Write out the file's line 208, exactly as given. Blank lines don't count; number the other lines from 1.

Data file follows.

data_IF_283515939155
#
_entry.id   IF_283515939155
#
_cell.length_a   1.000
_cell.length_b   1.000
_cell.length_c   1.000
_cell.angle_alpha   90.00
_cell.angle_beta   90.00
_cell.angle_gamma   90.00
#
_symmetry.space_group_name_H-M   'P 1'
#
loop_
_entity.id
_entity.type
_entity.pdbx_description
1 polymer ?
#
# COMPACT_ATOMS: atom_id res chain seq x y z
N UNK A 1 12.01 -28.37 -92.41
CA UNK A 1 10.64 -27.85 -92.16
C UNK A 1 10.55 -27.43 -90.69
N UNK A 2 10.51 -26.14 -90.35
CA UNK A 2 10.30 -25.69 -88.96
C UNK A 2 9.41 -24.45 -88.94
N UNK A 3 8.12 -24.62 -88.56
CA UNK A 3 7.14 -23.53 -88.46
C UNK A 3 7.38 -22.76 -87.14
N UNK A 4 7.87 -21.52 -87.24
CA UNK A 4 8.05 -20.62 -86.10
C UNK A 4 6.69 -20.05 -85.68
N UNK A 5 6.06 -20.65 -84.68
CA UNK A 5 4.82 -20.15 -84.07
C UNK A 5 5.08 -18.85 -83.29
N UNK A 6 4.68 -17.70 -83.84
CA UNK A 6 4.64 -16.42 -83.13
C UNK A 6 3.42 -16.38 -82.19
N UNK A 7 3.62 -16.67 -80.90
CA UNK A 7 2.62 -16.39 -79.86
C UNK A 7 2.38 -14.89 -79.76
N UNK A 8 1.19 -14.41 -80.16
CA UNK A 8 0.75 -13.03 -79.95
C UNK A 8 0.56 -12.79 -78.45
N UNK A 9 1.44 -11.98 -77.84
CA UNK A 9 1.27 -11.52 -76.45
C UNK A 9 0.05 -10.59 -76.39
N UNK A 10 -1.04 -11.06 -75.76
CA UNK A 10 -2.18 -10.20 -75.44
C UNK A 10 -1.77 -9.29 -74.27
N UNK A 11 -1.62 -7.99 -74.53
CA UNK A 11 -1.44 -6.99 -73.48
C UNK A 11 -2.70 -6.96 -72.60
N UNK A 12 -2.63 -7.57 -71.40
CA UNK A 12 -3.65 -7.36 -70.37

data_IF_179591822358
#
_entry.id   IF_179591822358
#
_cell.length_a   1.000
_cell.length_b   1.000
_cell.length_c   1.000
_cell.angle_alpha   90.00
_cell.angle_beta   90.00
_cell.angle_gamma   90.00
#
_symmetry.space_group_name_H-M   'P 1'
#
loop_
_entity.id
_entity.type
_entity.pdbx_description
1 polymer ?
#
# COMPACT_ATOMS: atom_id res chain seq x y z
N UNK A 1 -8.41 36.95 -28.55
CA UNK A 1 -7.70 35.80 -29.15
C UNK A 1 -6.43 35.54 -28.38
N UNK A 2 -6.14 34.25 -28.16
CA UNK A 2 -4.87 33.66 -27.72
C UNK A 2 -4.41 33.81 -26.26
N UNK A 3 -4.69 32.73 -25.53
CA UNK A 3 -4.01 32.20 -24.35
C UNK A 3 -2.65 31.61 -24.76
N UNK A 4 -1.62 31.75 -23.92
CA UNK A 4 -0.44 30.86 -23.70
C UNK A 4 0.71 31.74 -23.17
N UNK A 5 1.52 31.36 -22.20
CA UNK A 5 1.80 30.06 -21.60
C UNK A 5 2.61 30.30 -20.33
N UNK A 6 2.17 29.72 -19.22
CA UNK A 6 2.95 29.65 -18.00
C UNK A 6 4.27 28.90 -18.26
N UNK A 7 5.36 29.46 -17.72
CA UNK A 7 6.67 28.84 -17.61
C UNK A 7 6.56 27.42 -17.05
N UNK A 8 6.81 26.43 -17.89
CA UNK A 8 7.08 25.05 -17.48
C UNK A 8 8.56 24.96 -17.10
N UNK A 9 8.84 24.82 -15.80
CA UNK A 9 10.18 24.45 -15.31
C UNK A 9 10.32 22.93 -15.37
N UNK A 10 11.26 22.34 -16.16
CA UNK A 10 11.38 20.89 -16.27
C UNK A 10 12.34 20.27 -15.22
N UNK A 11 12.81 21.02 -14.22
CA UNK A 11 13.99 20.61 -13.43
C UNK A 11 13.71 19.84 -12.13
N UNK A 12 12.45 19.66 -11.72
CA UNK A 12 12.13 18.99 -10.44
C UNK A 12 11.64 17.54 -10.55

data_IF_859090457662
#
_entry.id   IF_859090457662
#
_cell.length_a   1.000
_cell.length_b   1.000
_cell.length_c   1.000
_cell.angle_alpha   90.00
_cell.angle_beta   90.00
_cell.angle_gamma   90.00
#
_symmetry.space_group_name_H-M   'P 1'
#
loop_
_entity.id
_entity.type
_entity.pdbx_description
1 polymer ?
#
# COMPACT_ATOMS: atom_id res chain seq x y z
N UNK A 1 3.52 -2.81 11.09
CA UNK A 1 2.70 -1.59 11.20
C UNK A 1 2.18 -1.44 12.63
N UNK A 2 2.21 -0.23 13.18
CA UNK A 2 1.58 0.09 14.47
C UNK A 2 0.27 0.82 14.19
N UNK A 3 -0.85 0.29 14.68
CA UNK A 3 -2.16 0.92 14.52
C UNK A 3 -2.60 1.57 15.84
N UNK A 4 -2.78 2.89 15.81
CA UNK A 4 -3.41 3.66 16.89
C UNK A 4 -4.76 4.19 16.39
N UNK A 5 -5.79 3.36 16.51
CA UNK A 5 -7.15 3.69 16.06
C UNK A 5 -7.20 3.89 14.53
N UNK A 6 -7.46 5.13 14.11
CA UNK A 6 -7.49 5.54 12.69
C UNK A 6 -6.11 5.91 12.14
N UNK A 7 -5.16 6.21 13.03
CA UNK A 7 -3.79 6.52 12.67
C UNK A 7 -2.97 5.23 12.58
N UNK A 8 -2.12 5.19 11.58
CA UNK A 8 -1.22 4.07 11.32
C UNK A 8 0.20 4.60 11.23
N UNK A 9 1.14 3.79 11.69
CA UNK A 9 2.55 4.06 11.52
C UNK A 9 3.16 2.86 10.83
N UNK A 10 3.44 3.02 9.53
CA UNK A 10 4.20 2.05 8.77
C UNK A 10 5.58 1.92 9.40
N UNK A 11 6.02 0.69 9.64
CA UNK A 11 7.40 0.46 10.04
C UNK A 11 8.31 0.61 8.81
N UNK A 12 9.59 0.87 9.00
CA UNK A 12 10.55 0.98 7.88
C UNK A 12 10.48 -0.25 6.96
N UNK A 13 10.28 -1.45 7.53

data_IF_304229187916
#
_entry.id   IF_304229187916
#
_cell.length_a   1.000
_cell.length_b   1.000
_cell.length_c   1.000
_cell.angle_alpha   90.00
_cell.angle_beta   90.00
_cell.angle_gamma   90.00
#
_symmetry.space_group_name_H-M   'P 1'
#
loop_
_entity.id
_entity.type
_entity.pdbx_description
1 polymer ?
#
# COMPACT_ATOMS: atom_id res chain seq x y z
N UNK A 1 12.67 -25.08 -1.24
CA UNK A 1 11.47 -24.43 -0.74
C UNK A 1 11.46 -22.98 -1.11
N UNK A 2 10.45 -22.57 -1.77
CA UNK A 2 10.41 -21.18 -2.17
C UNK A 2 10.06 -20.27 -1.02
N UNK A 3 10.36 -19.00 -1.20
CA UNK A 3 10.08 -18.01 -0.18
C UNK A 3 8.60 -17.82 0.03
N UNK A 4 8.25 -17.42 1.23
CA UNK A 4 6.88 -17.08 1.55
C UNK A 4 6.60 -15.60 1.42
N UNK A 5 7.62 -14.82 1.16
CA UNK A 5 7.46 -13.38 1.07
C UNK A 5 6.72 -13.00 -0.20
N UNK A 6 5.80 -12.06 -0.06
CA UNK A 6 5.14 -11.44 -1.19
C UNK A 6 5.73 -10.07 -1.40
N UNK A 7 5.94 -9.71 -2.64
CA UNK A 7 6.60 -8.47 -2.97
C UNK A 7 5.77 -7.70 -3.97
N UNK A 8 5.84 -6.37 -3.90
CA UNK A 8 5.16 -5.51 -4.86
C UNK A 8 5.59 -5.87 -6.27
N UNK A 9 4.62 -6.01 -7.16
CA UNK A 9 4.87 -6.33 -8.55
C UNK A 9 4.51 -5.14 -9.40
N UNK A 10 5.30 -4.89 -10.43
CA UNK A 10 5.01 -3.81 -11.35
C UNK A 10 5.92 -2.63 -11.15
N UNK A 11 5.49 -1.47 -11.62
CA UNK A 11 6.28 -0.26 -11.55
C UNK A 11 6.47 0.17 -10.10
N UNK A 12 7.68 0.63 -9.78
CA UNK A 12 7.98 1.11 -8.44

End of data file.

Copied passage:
CA UNK A 7 6.60 -8.47 -2.97